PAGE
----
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Home Security Reforming Immigration Reform
Homeland Security Reforming Immigration Reform
In current years illegal immigration has turned out to be a topic that has brought up some significant political issues in the United States. A lot of the debate on illegal immigration emphases on a feasible route to United States citizenship. It would need to be pointed out that there are so many more persistent subjects which should be spoken about in regards to the illegal immigration discussion. Some are arguing that illegal immigrants that are without health insurance are costing American tax payers billions of dollars annually. Some even believe that most are wearing out their welcome and staying way past their due time. This paper talks about a reforming the immigration reform in order to bring more restriction and organization.
Reforming Immigration Reform
In what could arguably have been the shot heard around the world during the 2012 election year, President Obama in June issued an executive order suspending deportations of low-priority undocumented immigrants under the age of 30 (Office of the Press Secretary, 2012). The order targeted young Hispanics who had been brought to the United States by their parents years ago, the so-called 'Dreamers.' During the rest of the campaign, Obama spent considerable time courting the minority vote based on the assumption that his position on immigration reform would be more appealing to Hispanic voters than his opponent's (Boyer, 2012). His gamble seems to have paid off.
The Department of Homeland Security (DHS) is at the heart of the debate over immigration reform, since federal policies that control paths to citizenship, border security, and deportations of illegal immigrants are mediated by DHS agencies. These agencies include Customs & Border Protection, Citizenship & Immigration Services (CIS), the Coast Guard, and Immigration & Customs Enforcement (ICE) (DHS, 2012).
A recently released report from the Migration Policy Institute highlighted the effects of a de facto "enforcement first" immigration policy that has emerged in the federal government (Meissner, Kerwin, Chishti, and Bergeron, 2013). The primary components of this policy are border security, visa controls, data collection, workplace purges, detention, deportation, and establishing close ties with the criminal justice system. The authors of this report argue that the primary policy question facing the public, given the massive expansion of the immigration enforcement machinery over the past decade, is whether these resources are being well spent. The reason for this concern is the discovery that the money being spent on immigration enforcement amounts to more than the federal government spends on all other law enforcement activities combined.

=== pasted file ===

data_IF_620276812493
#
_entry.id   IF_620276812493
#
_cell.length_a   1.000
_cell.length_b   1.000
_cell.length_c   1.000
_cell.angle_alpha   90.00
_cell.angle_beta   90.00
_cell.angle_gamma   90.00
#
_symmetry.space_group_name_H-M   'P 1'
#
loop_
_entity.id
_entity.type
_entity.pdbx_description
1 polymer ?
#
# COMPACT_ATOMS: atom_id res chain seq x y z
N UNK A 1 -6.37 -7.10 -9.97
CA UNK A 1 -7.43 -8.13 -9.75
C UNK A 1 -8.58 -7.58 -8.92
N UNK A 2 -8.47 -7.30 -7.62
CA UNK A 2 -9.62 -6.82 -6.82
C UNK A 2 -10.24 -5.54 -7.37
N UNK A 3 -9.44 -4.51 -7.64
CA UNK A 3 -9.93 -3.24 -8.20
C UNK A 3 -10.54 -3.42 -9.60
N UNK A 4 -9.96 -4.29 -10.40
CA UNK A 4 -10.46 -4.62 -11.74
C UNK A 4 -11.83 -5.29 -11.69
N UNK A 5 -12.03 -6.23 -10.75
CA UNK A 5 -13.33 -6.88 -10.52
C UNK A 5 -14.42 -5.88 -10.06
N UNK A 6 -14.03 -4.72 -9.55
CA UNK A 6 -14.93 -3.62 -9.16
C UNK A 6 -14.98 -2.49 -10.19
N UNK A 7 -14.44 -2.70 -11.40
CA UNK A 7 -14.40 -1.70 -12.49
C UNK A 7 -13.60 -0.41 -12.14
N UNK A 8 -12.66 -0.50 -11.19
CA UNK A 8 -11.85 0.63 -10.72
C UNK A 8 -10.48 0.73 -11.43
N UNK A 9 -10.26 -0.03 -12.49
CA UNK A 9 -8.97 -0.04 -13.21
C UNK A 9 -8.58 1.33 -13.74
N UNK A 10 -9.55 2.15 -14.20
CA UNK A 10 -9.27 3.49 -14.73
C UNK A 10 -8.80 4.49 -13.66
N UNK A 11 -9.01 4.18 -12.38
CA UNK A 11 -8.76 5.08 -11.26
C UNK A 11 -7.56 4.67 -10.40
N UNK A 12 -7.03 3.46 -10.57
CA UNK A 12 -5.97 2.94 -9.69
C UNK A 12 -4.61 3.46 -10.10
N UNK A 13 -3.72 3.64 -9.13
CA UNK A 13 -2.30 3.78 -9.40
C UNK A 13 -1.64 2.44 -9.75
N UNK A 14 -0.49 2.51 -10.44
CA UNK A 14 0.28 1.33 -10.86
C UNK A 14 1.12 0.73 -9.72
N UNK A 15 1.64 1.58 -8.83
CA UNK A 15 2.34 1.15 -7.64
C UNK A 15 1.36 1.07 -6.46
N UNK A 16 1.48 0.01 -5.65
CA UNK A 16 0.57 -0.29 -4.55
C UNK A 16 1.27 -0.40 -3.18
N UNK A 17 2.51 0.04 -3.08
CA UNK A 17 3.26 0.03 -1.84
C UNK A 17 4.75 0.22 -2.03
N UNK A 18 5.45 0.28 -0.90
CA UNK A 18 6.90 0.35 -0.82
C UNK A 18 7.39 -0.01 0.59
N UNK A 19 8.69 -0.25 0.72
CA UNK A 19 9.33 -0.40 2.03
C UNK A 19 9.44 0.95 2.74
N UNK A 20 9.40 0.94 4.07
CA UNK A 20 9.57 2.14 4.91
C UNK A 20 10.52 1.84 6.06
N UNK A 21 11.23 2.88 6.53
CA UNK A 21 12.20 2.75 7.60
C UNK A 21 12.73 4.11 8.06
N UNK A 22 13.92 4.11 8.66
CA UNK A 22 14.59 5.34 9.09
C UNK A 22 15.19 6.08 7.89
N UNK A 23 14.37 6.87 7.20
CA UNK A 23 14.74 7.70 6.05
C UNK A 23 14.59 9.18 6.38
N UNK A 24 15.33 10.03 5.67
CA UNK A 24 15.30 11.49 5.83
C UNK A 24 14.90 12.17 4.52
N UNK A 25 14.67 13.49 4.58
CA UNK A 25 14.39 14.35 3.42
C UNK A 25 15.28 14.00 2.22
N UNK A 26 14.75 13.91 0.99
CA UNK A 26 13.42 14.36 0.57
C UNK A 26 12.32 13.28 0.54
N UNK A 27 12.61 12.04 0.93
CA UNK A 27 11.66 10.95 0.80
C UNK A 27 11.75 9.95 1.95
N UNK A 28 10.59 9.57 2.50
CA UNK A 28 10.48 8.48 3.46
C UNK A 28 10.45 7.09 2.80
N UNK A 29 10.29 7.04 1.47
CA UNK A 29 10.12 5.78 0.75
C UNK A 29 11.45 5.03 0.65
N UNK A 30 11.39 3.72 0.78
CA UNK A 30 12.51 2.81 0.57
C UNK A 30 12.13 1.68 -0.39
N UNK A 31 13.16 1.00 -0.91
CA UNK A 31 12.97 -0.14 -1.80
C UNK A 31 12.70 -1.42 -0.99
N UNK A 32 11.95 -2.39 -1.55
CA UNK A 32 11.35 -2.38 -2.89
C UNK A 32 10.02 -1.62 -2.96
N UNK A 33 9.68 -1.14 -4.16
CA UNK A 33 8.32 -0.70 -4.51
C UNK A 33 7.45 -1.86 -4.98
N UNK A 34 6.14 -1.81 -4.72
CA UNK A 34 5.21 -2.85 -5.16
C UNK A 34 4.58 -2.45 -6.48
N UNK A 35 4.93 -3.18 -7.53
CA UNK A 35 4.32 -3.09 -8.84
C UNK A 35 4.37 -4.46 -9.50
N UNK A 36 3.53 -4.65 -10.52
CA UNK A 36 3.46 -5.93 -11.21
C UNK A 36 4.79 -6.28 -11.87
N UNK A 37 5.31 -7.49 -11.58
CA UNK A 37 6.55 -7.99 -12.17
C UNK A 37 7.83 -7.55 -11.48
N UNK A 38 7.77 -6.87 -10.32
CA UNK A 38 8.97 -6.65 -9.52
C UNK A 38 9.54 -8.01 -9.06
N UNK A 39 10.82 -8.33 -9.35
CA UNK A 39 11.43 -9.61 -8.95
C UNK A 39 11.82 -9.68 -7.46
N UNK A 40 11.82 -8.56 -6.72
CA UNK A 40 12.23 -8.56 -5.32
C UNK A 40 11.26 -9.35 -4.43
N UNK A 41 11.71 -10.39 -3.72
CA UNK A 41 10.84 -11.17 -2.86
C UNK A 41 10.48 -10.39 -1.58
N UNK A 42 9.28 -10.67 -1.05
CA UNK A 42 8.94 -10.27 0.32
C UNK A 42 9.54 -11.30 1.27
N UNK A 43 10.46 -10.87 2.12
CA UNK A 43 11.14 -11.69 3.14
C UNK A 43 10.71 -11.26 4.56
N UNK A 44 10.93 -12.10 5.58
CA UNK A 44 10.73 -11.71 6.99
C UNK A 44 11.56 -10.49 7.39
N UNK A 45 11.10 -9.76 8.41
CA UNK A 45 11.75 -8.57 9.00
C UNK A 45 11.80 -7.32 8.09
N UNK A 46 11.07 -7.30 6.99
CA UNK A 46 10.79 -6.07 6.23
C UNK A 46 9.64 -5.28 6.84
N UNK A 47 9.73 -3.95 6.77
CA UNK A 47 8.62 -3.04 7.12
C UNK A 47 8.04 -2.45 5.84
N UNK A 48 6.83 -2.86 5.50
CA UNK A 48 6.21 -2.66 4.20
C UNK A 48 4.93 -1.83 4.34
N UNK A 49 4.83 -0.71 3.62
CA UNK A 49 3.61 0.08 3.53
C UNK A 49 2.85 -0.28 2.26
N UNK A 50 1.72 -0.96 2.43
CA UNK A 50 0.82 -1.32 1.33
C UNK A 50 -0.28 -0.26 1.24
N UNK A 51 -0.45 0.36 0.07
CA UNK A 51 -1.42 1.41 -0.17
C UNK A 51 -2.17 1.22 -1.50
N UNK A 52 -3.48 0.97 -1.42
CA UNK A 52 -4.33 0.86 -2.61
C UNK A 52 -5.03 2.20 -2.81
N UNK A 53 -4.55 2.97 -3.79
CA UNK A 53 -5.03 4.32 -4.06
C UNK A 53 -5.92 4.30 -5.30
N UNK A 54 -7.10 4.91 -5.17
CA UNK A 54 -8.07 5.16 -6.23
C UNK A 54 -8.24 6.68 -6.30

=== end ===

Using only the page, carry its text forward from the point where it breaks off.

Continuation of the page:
Given the massive spending on immigration enforcement and the questionable efficacy of this informal policy to address immigration problems (Editors, 2013), especially with the on-going budget crisis, it seems important to shift immigration policy away from enforcement in favor of a viable path to citizenship and the establishment of a work visa program.
Research Process and Literature Discussion
Several different types of sources will be examined for suggestions on how to create a viable path to citizenship for different types of immigrants and establish a work visa program. These sources will include legislative bills, academic studies, and opinion pieces published in periodicals. For example, former Florida governor Jeb Bush published an opinion piece on illegal immigration in the Wall Street Journal recently (Bush and Clint, 2013).
Since public support is essential to this process, the relevant survey data will also be examined to see if there is any support for the policies that have been suggested in the past. For example, a recent survey by the Associated Press revealed that public opinion has shifted considerably in the past four years to favor a pathway to citizenship for undocumented immigrants (AP-GfK, 2013).
Several recent large studies have been recently published that address the problem of illegal immigration. In addition to the report mentioned above by the Migration Policy Institute, the Pew Hispanic Center released a report last year that examined immigration trends from Mexico (Passel, Cohn, and Gonzalez-Barrera, 2012). Insights into the immediate needs of immigrants should be found in these types of resources.
History shows that a briefing for the immigration quota system was called the Immigration Act of 1924, and this policy was set in place in order to put some restrictions on the amount of immigrants that were allowed to come into the country. During that time there was about 2% of the number of people from that nations who were already living in the United States. From the years between the 1930s and 1980s, yearly admissions started to rise. During the years of world Wars I and II, the United States had permitted some temporary workers to avoid labor deficiencies that had been caused by Americans that were serving in the military.